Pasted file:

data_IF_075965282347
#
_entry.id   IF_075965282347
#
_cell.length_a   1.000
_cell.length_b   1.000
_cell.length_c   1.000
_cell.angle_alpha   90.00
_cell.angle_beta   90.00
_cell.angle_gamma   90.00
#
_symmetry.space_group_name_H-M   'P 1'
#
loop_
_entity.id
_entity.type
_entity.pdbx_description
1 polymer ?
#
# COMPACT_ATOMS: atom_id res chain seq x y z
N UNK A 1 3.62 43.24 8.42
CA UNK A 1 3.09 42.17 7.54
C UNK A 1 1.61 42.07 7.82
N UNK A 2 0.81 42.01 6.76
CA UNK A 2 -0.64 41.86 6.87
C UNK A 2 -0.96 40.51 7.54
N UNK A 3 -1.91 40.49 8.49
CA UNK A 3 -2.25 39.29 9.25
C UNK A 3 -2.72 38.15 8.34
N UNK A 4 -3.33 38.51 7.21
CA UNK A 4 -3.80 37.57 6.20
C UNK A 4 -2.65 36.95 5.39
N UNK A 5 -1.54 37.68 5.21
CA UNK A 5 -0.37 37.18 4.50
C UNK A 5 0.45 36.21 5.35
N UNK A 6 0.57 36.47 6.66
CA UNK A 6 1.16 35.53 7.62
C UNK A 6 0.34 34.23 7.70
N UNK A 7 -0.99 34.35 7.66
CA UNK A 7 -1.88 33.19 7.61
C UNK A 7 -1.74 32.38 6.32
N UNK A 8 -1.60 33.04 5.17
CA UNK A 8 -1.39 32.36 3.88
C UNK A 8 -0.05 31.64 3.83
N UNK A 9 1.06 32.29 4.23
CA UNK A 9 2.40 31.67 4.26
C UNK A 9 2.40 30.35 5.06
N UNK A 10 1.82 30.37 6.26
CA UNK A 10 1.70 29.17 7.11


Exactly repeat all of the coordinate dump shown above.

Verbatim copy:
data_IF_075965282347
#
_entry.id   IF_075965282347
#
_cell.length_a   1.000
_cell.length_b   1.000
_cell.length_c   1.000
_cell.angle_alpha   90.00
_cell.angle_beta   90.00
_cell.angle_gamma   90.00
#
_symmetry.space_group_name_H-M   'P 1'
#
loop_
_entity.id
_entity.type
_entity.pdbx_description
1 polymer ?
#
# COMPACT_ATOMS: atom_id res chain seq x y z
N UNK A 1 3.62 43.24 8.42
CA UNK A 1 3.09 42.17 7.54
C UNK A 1 1.61 42.07 7.82
N UNK A 2 0.81 42.01 6.76
CA UNK A 2 -0.64 41.86 6.87
C UNK A 2 -0.96 40.51 7.54
N UNK A 3 -1.91 40.49 8.49
CA UNK A 3 -2.25 39.29 9.25
C UNK A 3 -2.72 38.15 8.34
N UNK A 4 -3.33 38.51 7.21
CA UNK A 4 -3.80 37.57 6.20
C UNK A 4 -2.65 36.95 5.39
N UNK A 5 -1.54 37.68 5.21
CA UNK A 5 -0.37 37.18 4.50
C UNK A 5 0.45 36.21 5.35
N UNK A 6 0.57 36.47 6.66
CA UNK A 6 1.16 35.53 7.62
C UNK A 6 0.34 34.23 7.70
N UNK A 7 -0.99 34.35 7.66
CA UNK A 7 -1.88 33.19 7.61
C UNK A 7 -1.74 32.38 6.32
N UNK A 8 -1.60 33.04 5.17
CA UNK A 8 -1.39 32.36 3.88
C UNK A 8 -0.05 31.64 3.83
N UNK A 9 1.06 32.29 4.23
CA UNK A 9 2.40 31.67 4.26
C UNK A 9 2.40 30.35 5.06
N UNK A 10 1.82 30.37 6.26
CA UNK A 10 1.70 29.17 7.11